6 Refundable Tax Credits You Can Claim In 2012

By Mark Di Vincenzo. May 7th 2016

This time of year, as we prepare our tax returns, tax credits are like gold nuggets that translate to dollars.

For those who aren’t sure, a tax credit is a dollar-for-dollar reduction of taxes owed. Many of the best tax credits are refundable. If you are eligible for a refundable tax credit and you claim it, you can receive it as a tax refund even after your tax liability has been reduced to zero. It’s almost – but not quite – like paying less than your share of taxes. There are many different types of refundable tax credits that will increase your refund or decrease your tax bill on your 2012 federal income tax return. Here are 6 of the most common ones:

The Earned Income Tax Credit

This credit is for people who earn less than $49,078 from wages or self-employment, including farming. If your earnings dropped in 2012, you may qualify for this credit for the first time. The amount of your credit depends on different things, including income, age and the number of dependent children. The credit can be as large as $5,751. Workers without children also may qualify. (For more information about this credit, check out Guidelines On How To Qualify For The Earned Income Tax Credit.)

The Child And Dependent Care Credit

This one is for expenses paid for the care of your children under age 13 or for a disabled spouse or dependent while you work or look for work. You get a tax credit of as much as $3,000 for one dependent or $6,000 if you have two or more. If you are married, your spouse must have earned income or been enrolled as a full-time student for at least five months for your to qualify. ( For more information, see 4 Tax Credits For Parents With Children.)

The Child Tax Credit

This is for anyone with a dependent child. The most you can claim for this credit is $1,000 and you also can claim the Child and Dependent Care Credit. For more information on the Child Tax Credit, see IRS Publication 972, Child Tax Credit.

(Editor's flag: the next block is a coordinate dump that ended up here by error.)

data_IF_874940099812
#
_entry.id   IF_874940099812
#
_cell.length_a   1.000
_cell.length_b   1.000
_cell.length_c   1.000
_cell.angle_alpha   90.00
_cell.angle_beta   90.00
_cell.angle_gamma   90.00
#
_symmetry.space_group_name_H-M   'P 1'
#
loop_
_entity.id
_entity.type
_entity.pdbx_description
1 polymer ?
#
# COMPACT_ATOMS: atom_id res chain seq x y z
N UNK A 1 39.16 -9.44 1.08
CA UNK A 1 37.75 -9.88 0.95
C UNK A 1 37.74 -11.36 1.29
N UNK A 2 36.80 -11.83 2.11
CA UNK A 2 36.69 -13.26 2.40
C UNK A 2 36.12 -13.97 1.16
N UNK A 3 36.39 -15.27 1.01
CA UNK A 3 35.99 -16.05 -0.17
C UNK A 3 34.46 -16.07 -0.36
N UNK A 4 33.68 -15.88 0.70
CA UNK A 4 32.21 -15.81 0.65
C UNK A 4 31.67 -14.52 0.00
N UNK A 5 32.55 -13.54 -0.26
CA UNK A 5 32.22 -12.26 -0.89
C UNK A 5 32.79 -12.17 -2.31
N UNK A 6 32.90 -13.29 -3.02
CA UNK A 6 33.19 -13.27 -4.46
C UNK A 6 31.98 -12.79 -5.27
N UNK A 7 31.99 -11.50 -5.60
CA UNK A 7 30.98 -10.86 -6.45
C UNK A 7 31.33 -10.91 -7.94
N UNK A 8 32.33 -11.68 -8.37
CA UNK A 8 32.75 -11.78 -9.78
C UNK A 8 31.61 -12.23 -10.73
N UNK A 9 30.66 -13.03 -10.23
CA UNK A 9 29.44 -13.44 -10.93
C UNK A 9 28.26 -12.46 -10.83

The Retirement Savings Contributions Credit

Also known as the Saver’s Credit, this credit is designed to help low to moderate income workers save for retirement. You may qualify if your income is below a certain limit and you contribute to an IRA or workplace retirement plan such as a 401(k) plan. This credit gives you a tax credit of up to 50 percent of the value of contributions made to any retirement account. The amount of your credit is determined by the contributions you make. For more information, see IRS Publication 590, Individual Retirement Arrangements (IRAs).

Adoption Credit

You can claim a refundable tax credit for all expenses paid during the process of adopting a child. Qualified expenses include adoption fees, court costs and attorney fees, and even travel expenses and other expenses related to the adoption of a child. Adoption expenses can easily exceed $30,000, but the adoption credit is capped at $13,360. For more information, go to this IRS webpage.

The American Opportunity Credit

This credit, which replaced the Hope Scholarship credit in 2009, covers as much as $2,500 of undergraduate costs, but it is only available through 2012. This one equals 100 percent of the first $2,000 of a student’s qualified education expenses, plus 25 percent (or $500) of the next $2,000. Expenses covered by the credit include tuition and mandatory enrollment fees and the cost of books and course materials. Room and board do not count as qualified expenses nor do optional fees to cover things like student health insurance, athletics and other activities. You can claim it if you pay for education expenses for a dependent child, and you can claim as much as $7,500 if you have three children in college. But you cannot claim the credit if your child has four or more years worth of college credits as of the beginning of the year, and you cannot claim it if the student is not enrolled in a program that leads to an associates or bachelors degree or some other recognized credential. To qualify, students must attend an eligible institution, which includes almost all public colleges. Go to www.fafsa.gov to see if a school is eligible. For more information, see 4 Tax Breaks For College Education Expenses.)

Keep these tax credits in mind this tax season. They could significantly reduce your tax bill and might even end up netting you a nice tax refund from Uncle Sam.

More in category

Related Content